Fragrance is dangerous because it can be a cocktail of 3,000 ingredients, none of which have been tested for safety. Under the name "fragrance/parfum" no individual chemicals must be disclosed. Environment canada has expressed concern with bio accumulation of synthetic musk which settles in fatty tissues, which raises the long-term  hazards. Unlisted fragrance ingredients can cause athsma, migraines and allergies..
For more information, visit

Tidbit #7: Ecocert doesn't make ingredients safe
You may have seen companies claim to be "Ecocert certified"
Ecocert is a organic certification foundation, which sounds like everything they allow would be safe, right? Wrong! Ecocert is still better than conventional ingredients because it won't allow the major recognized toxins, but little things slip under their radar, like sodium benzoate, for example. I'm not saying don't trust Ecocert, I'm just saying don't skip checking the ingredients list just because a product is "Ecocert approved"

Tidbit #8: Don't settle on a product
What I mean is if there's a product with rave performance reviews, but it has one or two ingredients you're not too happy with, don't buy it. This was one of my major mistakes when I began switching over to natural products. I would find a product that everyone was raving about, and I bought it without investigating other options because I thought no other safe products were available that would live up to the performance. But there are so so so many pure brands and lines out there, so don't settle for anything except the best ingredients.

Tidbit #9: Don't put anything on your skin you wouldn't eat! 
It only takes 26 seconds for something on your skin to be absorbed into your body. When you eat something, you intentionally put it into your body, and it will later be excreted. With cosmetics, you're putting the chemicals into your body too (so you're essentially eating them!), but the only difference is they can build up in tissues if they're fat soluble, and can transform and denature once in contact with your organs. So if you wouldn't want to eat mineral oil, why would you put it on your face where it will be transported into your body?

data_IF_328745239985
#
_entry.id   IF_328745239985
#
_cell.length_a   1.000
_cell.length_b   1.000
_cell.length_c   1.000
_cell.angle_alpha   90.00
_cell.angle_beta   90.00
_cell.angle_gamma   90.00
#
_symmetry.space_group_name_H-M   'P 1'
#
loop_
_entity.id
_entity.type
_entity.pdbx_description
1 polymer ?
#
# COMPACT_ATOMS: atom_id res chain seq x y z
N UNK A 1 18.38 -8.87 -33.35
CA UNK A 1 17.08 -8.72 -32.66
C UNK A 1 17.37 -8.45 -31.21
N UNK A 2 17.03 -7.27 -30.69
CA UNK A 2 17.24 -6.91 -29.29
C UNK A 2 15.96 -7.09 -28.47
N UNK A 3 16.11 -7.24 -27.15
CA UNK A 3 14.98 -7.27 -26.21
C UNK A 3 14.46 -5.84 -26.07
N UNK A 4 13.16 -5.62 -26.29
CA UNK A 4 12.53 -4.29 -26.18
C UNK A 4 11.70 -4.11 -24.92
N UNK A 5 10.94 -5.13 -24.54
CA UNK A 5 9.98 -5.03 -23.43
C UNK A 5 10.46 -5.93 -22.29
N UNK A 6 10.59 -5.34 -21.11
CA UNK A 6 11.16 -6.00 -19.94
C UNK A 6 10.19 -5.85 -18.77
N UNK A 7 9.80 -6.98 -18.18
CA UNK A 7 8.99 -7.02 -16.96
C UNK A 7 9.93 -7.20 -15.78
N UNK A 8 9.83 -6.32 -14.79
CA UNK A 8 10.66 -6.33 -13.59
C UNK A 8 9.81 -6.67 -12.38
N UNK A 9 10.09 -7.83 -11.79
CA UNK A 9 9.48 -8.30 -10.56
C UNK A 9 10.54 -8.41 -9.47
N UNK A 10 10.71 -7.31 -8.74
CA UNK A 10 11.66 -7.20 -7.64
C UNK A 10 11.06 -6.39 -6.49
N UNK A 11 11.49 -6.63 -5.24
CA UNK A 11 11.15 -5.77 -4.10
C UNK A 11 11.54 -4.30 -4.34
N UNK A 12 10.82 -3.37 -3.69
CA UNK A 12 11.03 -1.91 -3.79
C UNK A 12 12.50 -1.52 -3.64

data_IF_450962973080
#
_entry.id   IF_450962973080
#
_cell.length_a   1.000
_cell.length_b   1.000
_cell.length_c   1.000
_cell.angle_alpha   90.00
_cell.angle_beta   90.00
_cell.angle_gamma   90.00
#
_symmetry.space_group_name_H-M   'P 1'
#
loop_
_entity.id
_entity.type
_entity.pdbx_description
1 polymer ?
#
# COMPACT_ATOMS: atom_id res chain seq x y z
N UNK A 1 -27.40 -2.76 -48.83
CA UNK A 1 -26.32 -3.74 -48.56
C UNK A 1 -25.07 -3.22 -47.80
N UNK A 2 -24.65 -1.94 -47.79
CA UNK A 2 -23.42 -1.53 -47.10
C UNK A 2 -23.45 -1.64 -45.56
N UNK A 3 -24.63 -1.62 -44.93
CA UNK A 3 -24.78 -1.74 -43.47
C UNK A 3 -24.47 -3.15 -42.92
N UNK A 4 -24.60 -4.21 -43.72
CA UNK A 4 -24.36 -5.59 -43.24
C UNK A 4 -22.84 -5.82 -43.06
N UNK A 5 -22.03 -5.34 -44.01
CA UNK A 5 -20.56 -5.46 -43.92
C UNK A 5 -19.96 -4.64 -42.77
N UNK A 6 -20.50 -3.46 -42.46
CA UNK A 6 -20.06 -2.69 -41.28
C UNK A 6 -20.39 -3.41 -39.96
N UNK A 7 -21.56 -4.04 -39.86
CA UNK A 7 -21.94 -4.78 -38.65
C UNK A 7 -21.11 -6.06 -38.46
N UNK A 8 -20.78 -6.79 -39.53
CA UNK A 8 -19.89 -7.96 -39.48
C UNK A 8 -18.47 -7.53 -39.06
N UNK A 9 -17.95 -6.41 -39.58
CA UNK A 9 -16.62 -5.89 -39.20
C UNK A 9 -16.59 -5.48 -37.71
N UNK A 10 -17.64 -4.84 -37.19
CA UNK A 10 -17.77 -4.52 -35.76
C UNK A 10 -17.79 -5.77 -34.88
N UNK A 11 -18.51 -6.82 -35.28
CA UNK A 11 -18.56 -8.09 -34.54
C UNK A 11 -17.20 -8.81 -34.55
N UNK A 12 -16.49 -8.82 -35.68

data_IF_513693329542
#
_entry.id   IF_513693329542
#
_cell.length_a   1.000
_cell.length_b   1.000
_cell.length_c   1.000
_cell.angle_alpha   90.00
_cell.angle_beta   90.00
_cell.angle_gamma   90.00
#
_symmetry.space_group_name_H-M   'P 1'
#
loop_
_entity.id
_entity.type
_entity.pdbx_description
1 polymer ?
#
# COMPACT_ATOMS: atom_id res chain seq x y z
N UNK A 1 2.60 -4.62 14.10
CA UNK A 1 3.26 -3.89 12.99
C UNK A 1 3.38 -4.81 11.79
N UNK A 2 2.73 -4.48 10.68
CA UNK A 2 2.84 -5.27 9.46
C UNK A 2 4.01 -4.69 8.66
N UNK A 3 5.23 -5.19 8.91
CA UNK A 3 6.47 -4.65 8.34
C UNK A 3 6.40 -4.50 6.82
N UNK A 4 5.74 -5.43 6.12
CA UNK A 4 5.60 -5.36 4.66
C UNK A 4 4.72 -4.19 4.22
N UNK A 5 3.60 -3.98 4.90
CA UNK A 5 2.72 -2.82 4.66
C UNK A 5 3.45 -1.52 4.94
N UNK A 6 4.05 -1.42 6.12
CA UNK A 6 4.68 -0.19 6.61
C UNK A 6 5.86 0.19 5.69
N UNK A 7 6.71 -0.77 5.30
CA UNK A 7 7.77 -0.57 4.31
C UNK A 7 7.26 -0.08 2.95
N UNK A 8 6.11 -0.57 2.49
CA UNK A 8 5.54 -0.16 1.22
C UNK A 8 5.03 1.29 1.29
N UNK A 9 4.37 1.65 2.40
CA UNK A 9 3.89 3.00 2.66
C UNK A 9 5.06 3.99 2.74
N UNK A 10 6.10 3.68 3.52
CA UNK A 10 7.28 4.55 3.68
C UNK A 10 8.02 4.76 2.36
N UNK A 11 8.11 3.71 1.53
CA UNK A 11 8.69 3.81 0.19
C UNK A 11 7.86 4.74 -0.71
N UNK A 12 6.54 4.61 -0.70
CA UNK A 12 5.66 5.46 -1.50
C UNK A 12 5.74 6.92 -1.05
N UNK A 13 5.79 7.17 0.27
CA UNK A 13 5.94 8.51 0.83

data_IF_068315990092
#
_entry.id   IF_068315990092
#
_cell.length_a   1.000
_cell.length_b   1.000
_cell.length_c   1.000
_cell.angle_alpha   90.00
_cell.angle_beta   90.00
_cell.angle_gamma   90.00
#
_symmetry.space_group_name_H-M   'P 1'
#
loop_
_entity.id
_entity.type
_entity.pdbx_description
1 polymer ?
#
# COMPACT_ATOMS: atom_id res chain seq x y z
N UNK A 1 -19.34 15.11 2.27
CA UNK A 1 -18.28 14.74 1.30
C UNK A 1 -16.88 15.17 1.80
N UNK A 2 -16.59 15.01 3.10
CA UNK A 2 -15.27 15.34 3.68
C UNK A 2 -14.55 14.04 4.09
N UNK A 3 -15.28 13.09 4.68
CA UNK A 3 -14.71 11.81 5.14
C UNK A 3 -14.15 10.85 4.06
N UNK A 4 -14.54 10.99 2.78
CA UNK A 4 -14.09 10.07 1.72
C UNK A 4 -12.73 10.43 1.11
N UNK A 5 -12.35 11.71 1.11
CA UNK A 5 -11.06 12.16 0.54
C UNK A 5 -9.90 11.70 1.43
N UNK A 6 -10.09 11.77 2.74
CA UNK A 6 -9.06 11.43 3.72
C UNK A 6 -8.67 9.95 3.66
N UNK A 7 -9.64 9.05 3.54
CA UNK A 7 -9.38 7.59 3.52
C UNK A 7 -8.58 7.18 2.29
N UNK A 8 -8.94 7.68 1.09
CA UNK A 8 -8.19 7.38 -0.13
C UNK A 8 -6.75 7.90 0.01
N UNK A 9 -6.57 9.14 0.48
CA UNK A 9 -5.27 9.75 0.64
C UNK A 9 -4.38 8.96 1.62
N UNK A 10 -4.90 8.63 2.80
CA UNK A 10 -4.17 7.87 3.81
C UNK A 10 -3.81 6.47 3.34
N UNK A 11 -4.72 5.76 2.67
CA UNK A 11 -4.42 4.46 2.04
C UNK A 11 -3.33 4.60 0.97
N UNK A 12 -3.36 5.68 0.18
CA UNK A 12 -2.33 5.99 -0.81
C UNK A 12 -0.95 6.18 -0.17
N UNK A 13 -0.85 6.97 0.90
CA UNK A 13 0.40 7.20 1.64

Misconception #1: The cosmetics industry is regulated
I just wanted to raise this to your attention, because many people to believe that there's got to be someone who is preventing harmful ingredients from being sold to consumers. False. Cosmetics do not have to be approved by the FDA, so anything can go into them (expect a few banned ingredients). Just to get a sense of the scale of the issue:
In Europe, 1,100 chemicals from personal care products. In contrast, just nine chemicals are banned from cosmetics in the United States and Canada.
That means that of the millions of chemicals available, all except 9 are 'allowed' in beauty products in Canada and the US

There is obviously a spectrum of extremes that you can sit on for deciding what products to use. The "rules" included above are very picky, so you can choose to follow all of them, some of them, or none. It's up to you to decide what you're ok with entering your body.
I would recommend following all of them, because the standpoint I take is "why would you want to put toxins in your body when's there's so many other safer alternatives?" To me, it makes no sense to use products that are detrimental to your health or even carry the possibility, because there are options and alternatives . If an ingredient has negative health effects like cancer and you buy a product containing it, in essence you're 'paying for cancer' which seems illogical. Even if an ingredient has supposed health concerns that aren't yet confirmed I'd stay away from them  because in regards to ingredients, I'd rather be safe than sorry
Organic and natural products also carry benefits, because they help your skin instead of harming it. I myself have experienced a clearer, brighter complexion since making the switch in my makeup and skincare, and would encourage you do to the same.



Disclaimer: some of the content in the post is taken from other websites, which I have listed. None of the links are affiliate links